Accenture-Backed Applause Takes $35M Bow, Expands App Testing Service

Software is at the heart of most interactions between companies and their customers these days, from mobile apps to e-commerce, and beyond. And that has spawned a big industry around the testing of digital products.

The latest sign is a fresh $35 million investment in Applause, the Framingham, MA-based provider of digital testing services for 3,000-plus companies and organizations, including Google, Amazon, BMW, HBO, Rolex, and the American Red Cross. Other app-testing firms include Perfecto Mobile, UserTesting, and Testdroid.

“More and more, customer-facing digital experiences are the front door to brands, and the ability to research, test, and aggregate user feedback from people who mirror a company’s customers is a major competitive advantage for our customers,” says Applause CEO and co-founder Doron Reuveni in an e-mailed statement.

Applause, formerly known as uTest, has raised more than $115 million from investors since it was founded in 2007. The new round—the company’s Series F—was led by Credit Suisse and the venture arm of global services firm Accenture. Accenture has its own digital testing services business, and it formed a partnership with Applause more than a year ago, Reuveni says.

Applause says all of its previous investors contributed to the new round, including Goldman Sachs’s merchant banking division, QuestMark Partners, Scale Venture Partners, Longworth Venture Partners, Mesco, and MassVentures.

Applause works with a network of more than 250,000 professional testers located in 200-plus countries, who get paid for providing useful feedback about Applause’s customers’ digital products and for reporting glitches and other issues, Reuveni says. Applause paid out more than $25 million to its testing community in the past year, he adds.

“We work with our customers to scope their testing requirements, including devices, software configurations, tester demographics, physical location, and any specialized requirements,” Reuveni says. “We then invite community members that match those requirements to participate in projects and ongoing testing work.”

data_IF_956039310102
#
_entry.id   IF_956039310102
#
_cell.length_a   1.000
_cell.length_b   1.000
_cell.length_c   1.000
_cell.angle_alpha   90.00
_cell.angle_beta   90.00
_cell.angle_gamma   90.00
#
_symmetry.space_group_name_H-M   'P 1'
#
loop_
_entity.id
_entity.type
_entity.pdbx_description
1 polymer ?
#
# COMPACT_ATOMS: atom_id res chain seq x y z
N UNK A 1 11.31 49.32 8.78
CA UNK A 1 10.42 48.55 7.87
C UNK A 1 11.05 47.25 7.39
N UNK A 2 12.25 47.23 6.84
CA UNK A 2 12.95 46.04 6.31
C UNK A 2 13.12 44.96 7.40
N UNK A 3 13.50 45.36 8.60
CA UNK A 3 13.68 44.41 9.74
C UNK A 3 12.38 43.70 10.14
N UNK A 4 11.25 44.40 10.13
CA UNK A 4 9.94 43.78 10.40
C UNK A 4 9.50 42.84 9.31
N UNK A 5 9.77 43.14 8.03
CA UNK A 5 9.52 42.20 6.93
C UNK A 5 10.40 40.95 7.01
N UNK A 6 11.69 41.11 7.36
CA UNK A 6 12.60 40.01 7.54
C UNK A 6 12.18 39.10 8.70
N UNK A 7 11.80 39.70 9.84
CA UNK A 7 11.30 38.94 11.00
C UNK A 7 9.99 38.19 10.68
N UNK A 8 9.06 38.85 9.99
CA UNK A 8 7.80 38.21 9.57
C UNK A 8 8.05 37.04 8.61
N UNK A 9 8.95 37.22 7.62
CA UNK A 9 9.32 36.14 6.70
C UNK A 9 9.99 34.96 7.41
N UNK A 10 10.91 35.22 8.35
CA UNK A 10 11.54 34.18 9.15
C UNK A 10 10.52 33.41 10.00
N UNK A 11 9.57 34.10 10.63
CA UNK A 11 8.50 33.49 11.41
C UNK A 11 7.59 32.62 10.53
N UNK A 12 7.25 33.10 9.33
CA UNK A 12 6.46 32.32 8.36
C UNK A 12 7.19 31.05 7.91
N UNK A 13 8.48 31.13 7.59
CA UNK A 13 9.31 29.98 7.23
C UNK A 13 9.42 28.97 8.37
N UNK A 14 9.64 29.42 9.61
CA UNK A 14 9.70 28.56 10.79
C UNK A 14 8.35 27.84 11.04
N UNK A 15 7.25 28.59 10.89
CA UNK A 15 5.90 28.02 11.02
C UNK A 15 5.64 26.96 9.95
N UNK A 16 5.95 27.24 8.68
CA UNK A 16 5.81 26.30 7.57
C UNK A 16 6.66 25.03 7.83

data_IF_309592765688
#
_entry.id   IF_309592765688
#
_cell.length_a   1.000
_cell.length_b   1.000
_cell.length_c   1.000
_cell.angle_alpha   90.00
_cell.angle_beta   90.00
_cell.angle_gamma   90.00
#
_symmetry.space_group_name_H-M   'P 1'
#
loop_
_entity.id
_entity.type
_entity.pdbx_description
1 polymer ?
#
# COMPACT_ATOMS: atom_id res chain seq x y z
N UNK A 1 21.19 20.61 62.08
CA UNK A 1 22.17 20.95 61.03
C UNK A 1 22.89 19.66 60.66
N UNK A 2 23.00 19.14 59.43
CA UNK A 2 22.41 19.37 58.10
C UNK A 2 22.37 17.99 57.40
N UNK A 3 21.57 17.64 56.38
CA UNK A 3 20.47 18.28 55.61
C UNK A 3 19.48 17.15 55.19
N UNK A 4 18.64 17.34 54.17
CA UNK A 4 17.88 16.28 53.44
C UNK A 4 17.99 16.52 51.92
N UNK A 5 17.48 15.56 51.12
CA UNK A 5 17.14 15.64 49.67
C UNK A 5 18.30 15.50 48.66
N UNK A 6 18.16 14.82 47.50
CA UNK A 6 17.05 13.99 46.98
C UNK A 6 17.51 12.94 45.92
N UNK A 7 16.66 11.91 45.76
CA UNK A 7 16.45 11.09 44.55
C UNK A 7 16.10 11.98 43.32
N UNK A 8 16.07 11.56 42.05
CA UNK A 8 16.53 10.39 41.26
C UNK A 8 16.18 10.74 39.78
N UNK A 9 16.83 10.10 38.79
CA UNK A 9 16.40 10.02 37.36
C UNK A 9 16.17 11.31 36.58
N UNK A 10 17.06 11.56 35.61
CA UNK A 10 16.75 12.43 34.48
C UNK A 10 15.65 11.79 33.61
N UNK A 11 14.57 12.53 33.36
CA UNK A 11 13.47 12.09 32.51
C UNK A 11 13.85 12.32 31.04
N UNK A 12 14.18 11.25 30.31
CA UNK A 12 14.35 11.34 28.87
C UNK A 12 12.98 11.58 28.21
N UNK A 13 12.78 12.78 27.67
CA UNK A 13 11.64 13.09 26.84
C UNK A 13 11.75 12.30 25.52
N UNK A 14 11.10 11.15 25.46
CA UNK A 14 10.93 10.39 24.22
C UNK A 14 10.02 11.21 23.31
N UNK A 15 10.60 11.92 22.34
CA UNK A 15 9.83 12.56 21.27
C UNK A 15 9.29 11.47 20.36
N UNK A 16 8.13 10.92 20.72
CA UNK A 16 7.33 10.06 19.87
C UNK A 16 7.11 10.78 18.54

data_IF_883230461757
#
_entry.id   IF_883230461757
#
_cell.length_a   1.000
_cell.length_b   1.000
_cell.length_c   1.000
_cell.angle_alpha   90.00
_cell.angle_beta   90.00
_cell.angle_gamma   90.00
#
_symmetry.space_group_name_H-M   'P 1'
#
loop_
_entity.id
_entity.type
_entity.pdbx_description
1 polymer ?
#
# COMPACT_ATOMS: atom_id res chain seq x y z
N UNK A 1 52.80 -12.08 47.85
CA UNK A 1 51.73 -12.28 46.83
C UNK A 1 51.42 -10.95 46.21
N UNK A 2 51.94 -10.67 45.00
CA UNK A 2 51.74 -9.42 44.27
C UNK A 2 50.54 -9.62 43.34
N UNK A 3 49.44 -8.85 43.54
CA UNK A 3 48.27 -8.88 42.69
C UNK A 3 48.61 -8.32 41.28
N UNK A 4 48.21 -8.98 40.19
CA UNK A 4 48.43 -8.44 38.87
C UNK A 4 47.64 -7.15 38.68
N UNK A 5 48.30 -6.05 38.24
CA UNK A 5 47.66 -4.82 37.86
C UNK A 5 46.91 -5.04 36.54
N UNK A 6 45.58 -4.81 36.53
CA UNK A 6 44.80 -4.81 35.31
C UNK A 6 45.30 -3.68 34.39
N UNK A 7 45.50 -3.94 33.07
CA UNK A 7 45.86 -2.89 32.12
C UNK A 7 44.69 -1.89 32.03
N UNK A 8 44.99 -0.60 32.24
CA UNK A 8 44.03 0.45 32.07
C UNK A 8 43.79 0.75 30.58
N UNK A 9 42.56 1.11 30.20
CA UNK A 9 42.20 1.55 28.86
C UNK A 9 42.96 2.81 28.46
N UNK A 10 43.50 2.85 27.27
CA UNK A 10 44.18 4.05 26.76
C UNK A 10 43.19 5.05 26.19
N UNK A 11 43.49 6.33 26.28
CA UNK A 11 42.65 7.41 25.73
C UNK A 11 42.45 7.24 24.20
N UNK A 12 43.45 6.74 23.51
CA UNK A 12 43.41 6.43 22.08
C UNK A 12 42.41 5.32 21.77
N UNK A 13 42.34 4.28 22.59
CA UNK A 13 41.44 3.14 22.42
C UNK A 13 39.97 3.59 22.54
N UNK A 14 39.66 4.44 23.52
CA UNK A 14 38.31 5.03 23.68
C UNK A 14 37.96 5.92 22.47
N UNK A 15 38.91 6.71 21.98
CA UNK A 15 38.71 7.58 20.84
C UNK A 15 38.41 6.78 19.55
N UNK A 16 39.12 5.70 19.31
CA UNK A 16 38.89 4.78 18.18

And the projects aren’t always as simple as poking around a website or exploring the features of a mobile app.

“We have tested ordering experiences for restaurants, retailers, pharmacy chains, and grocery stores that involve testers using a customer’s website and mobile app to order ahead of time before they physically pick up [goods] in store,” Reuveni says.

Other projects involve testing wearables and other connected devices. Applause’s partners have even test-driven apps—literally—for smart cars and snowmobiles, Reuveni says. (“Passengers performed the live interactions to maintain driver safety,” he adds.)

“The key takeaway is the digital experience happens anywhere and increasingly intersects with ‘real’ world experiences,” he says.

Most of Applause’s testers are software quality assurance professionals who have an average of seven years of experience, Reuveni says. But the funding will enable Applause to expand a new research service that helps companies get feedback “from their exact user base—even non-tech professionals,” he says. “That ‘person on the street’ feedback is part of what companies of all sizes want to get smarter about,” he adds.

Applause currently employs 302 people, mostly in North America and Europe. It intends to grow to 325 employees by early 2017, and expand to 400 people in 2018, Reuveni says.

Reuveni declined to disclose exact sales figures or whether Applause is profitable, but he says the company is growing annual revenue at a more than 40 percent clip.

Although Applause is eyeing an exit eventually, Reuveni says the company doesn’t “feel any undue pressure or artificial rush.”

“We’re building for the long run, and this funding enables us to continue to take the long view of building a large company,” he says.

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